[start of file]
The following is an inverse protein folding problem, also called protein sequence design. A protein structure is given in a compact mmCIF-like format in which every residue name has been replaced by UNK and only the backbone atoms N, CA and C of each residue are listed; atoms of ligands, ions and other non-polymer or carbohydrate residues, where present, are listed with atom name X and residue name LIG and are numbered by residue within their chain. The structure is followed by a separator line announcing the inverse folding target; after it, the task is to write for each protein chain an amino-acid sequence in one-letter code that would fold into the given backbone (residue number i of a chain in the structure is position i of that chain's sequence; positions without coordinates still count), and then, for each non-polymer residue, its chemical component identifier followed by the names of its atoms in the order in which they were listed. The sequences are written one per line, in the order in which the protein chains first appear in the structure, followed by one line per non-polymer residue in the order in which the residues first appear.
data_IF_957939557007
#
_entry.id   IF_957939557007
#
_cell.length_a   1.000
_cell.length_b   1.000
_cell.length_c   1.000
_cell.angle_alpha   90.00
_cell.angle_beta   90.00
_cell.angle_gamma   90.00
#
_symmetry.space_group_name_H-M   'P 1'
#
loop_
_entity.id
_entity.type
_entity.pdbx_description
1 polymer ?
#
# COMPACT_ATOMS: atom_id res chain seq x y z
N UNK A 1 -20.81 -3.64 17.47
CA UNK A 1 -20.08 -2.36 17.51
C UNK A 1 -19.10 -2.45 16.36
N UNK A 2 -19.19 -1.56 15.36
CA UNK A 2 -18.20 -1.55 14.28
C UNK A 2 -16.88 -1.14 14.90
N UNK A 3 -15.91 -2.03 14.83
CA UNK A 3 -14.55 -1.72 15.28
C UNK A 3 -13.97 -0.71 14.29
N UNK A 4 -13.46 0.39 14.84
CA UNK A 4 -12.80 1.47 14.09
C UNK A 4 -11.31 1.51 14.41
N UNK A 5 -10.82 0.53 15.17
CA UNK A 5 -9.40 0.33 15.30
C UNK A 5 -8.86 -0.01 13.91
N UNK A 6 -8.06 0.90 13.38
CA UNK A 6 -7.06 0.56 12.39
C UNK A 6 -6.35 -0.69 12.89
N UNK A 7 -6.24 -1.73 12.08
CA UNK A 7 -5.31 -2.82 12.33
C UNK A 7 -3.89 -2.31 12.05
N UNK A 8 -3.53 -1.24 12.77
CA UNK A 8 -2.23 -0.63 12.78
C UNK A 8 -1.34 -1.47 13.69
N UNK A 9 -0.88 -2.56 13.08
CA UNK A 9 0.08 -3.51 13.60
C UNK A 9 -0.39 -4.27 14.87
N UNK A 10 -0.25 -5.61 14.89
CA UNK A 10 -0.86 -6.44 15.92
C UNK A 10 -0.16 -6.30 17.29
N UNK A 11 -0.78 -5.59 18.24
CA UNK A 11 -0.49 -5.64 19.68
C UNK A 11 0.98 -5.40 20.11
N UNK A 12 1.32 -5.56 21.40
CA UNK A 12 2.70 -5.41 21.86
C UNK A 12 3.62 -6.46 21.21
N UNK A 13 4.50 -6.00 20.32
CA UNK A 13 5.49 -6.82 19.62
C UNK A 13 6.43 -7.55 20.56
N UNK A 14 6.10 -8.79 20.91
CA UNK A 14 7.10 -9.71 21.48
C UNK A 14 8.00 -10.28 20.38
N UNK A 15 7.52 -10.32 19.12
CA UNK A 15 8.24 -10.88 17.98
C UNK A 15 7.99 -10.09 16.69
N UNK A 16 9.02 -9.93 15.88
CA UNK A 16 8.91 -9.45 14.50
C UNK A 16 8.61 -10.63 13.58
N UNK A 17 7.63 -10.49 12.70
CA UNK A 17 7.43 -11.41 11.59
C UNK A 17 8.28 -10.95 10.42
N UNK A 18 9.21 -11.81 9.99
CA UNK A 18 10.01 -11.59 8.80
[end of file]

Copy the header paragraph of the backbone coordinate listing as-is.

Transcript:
The following is an inverse protein folding problem, also called protein sequence design. A protein structure is given in a compact mmCIF-like format in which every residue name has been replaced by UNK and only the backbone atoms N, CA and C of each residue are listed; atoms of ligands, ions and other non-polymer or carbohydrate residues, where present, are listed with atom name X and residue name LIG and are numbered by residue within their chain. The structure is followed by a separator line announcing the inverse folding target; after it, the task is to write for each protein chain an amino-acid sequence in one-letter code that would fold into the given backbone (residue number i of a chain in the structure is position i of that chain's sequence; positions without coordinates still count), and then, for each non-polymer residue, its chemical component identifier followed by the names of its atoms in the order in which they were listed. The sequences are written one per line, in the order in which the protein chains first appear in the structure, followed by one line per non-polymer residue in the order in which the residues first appear.